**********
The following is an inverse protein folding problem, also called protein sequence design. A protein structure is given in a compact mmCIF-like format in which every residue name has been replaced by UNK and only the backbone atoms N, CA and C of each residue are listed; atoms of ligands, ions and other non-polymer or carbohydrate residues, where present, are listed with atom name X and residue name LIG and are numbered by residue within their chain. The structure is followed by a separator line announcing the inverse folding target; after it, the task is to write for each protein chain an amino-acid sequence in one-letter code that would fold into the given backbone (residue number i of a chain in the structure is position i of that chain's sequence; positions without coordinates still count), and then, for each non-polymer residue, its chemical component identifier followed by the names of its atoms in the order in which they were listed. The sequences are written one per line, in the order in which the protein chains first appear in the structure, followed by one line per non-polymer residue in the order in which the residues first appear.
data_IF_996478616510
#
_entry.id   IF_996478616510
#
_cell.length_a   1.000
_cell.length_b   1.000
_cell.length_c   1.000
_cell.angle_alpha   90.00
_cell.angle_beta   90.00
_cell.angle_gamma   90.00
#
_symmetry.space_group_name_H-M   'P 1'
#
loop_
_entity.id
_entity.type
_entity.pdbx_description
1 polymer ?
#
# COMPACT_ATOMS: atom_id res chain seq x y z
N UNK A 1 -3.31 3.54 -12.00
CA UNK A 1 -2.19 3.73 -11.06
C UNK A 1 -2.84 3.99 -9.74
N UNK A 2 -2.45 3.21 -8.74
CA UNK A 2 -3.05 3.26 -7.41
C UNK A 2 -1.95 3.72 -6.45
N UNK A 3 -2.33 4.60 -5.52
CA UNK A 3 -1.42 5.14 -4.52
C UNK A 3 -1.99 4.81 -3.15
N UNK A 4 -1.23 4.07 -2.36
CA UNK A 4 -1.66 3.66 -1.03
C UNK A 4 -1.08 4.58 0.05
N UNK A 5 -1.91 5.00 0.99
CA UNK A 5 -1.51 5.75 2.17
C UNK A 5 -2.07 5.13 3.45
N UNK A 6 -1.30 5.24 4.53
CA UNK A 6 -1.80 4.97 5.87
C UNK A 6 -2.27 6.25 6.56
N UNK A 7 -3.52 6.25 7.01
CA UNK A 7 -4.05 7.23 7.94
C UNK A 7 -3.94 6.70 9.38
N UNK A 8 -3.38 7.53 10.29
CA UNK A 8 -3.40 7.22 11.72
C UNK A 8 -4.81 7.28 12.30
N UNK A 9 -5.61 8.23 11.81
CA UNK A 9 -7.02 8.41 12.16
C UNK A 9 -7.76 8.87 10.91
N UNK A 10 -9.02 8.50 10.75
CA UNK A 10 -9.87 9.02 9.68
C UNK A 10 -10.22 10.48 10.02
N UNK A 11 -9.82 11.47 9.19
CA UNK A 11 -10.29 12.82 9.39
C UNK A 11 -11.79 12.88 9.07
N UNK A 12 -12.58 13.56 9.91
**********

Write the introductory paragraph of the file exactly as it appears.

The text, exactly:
The following is an inverse protein folding problem, also called protein sequence design. A protein structure is given in a compact mmCIF-like format in which every residue name has been replaced by UNK and only the backbone atoms N, CA and C of each residue are listed; atoms of ligands, ions and other non-polymer or carbohydrate residues, where present, are listed with atom name X and residue name LIG and are numbered by residue within their chain. The structure is followed by a separator line announcing the inverse folding target; after it, the task is to write for each protein chain an amino-acid sequence in one-letter code that would fold into the given backbone (residue number i of a chain in the structure is position i of that chain's sequence; positions without coordinates still count), and then, for each non-polymer residue, its chemical component identifier followed by the names of its atoms in the order in which they were listed. The sequences are written one per line, in the order in which the protein chains first appear in the structure, followed by one line per non-polymer residue in the order in which the residues first appear.